E-bike battery. How to choose one?

Whether you are buying an electrification kit or electric bicycle, it’s quite important to understand what battery to choose. Batteries are one of the most expensive components in e-bikes. They also can be made of different materials. What technical characteristics are suitable for me? How much will I be able to drive on a single charge? Why is Li-ION battery better than NiMH battery? These and other issues are covered in this article. Ebike rack battery

At the end of this article, you can find explanations of terminology used here. So if you think you don’t understand something, e.g. amp-hours, check that first.

First, let’s sum up what matters to e-bike owners when they choose battery for their e-bike. Usually, it is traveling distance, weight, lifespan, and price. We will explain briefly each of these matters one by one.

Traveling distance

The price of a battery almost linearly depends on the maximum traveling distance. This means the battery with 80 km range will cost two times more than the one with 40 km range. Hence, pick up the battery with needed energy capacity so that you won’t overpay for extra range.

If you want to know how far you can go on any battery, use following formula: Normally, in pedelecs (250W e-bikes) engine requires 8 Wh/km. It may vary depending on terrain, drivers’ weight, speed and pedaling. If you have 36V 8.8Ah battery, you will be able to ride approximately 40km on a single charge.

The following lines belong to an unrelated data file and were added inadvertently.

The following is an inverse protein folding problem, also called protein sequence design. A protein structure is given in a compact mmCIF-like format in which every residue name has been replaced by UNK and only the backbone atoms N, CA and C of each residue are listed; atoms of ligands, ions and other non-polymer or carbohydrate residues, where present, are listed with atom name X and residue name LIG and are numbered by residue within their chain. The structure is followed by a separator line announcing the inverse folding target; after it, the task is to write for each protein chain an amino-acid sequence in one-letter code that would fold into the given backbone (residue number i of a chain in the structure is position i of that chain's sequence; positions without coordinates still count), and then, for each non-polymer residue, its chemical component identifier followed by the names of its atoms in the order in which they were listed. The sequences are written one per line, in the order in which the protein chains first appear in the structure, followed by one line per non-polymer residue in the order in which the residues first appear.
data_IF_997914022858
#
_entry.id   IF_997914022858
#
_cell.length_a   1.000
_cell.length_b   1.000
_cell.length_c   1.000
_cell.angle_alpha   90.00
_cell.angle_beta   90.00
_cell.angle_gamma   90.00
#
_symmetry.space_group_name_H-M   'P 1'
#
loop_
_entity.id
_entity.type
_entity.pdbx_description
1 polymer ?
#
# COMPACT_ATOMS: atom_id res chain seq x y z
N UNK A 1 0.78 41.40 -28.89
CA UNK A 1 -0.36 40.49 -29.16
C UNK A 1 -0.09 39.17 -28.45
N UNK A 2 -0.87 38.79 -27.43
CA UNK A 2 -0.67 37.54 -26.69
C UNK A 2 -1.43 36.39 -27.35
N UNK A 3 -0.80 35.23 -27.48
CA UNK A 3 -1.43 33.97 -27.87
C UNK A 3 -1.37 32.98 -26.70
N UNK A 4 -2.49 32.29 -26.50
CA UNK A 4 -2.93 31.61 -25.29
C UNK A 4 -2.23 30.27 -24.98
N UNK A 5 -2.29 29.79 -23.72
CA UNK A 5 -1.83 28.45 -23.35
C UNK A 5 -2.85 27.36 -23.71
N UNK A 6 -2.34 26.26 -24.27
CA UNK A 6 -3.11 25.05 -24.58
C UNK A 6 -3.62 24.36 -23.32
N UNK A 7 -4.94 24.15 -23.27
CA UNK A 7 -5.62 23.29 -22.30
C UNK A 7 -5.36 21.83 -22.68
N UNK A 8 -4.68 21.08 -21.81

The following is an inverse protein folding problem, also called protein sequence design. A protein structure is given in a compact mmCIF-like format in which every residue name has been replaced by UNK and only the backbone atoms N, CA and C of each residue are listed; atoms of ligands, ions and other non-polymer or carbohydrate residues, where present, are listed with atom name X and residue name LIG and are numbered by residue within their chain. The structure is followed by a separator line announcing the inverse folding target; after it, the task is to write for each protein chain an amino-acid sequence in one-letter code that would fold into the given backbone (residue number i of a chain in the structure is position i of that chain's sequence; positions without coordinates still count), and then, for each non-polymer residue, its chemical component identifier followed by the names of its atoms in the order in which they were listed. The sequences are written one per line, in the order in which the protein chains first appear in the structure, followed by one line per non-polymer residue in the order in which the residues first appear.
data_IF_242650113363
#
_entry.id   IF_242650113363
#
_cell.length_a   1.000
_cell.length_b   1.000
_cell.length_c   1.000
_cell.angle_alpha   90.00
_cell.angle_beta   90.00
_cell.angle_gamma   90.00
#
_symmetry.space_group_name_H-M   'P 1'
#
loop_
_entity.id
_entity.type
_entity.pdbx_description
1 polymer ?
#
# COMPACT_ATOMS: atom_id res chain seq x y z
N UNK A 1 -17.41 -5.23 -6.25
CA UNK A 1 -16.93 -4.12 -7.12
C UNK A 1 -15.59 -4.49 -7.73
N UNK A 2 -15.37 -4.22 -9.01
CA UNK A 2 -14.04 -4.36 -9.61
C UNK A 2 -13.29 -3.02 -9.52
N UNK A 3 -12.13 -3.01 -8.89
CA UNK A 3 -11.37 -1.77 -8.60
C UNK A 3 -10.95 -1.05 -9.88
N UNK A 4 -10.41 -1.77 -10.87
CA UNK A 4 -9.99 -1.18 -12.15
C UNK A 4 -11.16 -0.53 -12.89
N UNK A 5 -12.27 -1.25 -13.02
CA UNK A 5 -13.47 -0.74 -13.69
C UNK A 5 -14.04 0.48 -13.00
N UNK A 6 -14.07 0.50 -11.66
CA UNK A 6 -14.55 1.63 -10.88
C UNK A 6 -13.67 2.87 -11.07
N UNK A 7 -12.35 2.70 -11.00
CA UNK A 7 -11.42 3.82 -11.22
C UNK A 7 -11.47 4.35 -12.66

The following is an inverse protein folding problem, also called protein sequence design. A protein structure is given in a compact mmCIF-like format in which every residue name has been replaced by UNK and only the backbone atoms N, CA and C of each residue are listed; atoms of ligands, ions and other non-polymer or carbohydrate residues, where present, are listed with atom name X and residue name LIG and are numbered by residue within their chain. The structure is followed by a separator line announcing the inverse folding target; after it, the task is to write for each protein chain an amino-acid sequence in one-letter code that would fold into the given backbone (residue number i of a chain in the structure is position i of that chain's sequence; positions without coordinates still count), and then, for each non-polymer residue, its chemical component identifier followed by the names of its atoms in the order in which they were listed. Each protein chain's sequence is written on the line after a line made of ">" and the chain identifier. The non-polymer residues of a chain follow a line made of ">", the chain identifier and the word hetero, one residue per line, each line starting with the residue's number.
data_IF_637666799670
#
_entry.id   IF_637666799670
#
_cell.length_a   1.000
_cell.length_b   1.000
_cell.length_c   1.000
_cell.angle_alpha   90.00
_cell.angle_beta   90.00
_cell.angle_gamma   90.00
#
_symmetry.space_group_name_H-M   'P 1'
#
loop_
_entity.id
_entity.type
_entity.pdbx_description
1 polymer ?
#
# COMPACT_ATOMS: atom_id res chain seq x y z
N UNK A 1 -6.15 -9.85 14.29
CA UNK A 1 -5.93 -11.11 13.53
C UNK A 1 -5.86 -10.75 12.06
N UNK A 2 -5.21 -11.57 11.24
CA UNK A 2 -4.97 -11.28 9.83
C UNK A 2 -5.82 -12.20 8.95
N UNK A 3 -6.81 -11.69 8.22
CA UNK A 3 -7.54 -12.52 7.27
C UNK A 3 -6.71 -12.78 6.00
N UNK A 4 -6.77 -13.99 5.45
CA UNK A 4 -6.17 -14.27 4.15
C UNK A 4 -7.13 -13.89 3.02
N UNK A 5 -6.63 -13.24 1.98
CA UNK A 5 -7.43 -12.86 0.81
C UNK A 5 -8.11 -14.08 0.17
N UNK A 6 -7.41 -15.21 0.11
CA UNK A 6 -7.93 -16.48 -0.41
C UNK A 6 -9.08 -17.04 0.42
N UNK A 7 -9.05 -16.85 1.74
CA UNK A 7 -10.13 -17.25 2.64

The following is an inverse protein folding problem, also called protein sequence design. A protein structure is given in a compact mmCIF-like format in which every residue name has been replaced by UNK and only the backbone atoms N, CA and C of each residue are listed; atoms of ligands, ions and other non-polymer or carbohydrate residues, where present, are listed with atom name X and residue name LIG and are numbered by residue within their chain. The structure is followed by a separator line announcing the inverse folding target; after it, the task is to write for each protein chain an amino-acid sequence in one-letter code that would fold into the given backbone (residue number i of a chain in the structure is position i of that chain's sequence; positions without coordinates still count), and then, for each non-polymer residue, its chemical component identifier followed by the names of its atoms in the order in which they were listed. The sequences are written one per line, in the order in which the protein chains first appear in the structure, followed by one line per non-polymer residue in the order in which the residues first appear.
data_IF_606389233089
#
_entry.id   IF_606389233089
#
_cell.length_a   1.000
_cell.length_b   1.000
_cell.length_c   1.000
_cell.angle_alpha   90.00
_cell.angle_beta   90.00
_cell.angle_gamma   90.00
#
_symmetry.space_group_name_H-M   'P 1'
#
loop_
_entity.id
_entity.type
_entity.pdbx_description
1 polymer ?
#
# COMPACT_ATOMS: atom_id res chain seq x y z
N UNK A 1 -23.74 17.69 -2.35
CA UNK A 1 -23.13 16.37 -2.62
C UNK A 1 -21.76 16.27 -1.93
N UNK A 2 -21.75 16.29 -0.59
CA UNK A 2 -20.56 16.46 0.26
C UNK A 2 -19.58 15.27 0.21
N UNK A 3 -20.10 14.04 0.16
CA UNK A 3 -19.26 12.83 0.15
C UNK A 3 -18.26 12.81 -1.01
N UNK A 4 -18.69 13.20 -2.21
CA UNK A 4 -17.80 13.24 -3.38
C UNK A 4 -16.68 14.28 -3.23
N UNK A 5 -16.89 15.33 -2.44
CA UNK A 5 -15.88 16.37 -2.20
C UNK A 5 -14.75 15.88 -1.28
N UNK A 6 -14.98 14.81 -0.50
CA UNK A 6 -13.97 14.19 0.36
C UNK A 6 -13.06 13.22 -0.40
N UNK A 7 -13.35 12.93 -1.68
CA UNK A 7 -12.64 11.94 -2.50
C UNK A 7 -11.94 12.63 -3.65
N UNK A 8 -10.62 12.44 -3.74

Some manufacturers may claim higher ranges, but they usually consider perfect conditions like lower driver’s weight, flat terrain, an absence of headwind, little engine support level, etc. 8Wh/km is somewhat an average value for normal usage that gives a general understanding.

If you have a 36V hub motor, then you should have a battery of same voltage, 36V in this case. Battery's and motor's voltages should match. Otherwise, you can damage controller and motor. Remember this when choosing battery for your e-bike.

Weight and size

Even if two batteries look identical, they might have different cells inside, hence possess different features. Lead-acid (PbA), Nickel-metal Hydride (NiMH) and Lithium have been commonly used chemistries in e-bike batteries. And one of the differences between them is weight.

  • Li-ION is lightest (~120 Wh/kg)
  • LiFePO4 is 1,5 times heavier (~80 Wh/kg)
  • NiMH is 2 times heavier (~65 Wh/kg)
  • Lead-acid is 4 times heavier (~30 Wh/kg)

Not only Li-ION battery is the lightest, but it’s also the most compact battery when it comes to the sizes. What does it mean in practice? Well, you can drive 40 km on 3 kg Li-ION battery or 12kg Lead-acid battery. High energy density is one of the reasons why Li-ION are nowadays most popular battery chemistries not only in e-bikes but also in other electric vehicles (e.g. Tesla cars).

Lifespan

A number of lifecycles mean how many times you can fully charge and discharge the battery before it will start losing its capacity. And different battery chemistries have a different lifespan.

  • Lead-acid: 250 lifecycles
  • Li-ION: 750 lifecycles
  • NiMH: 1000 lifecycles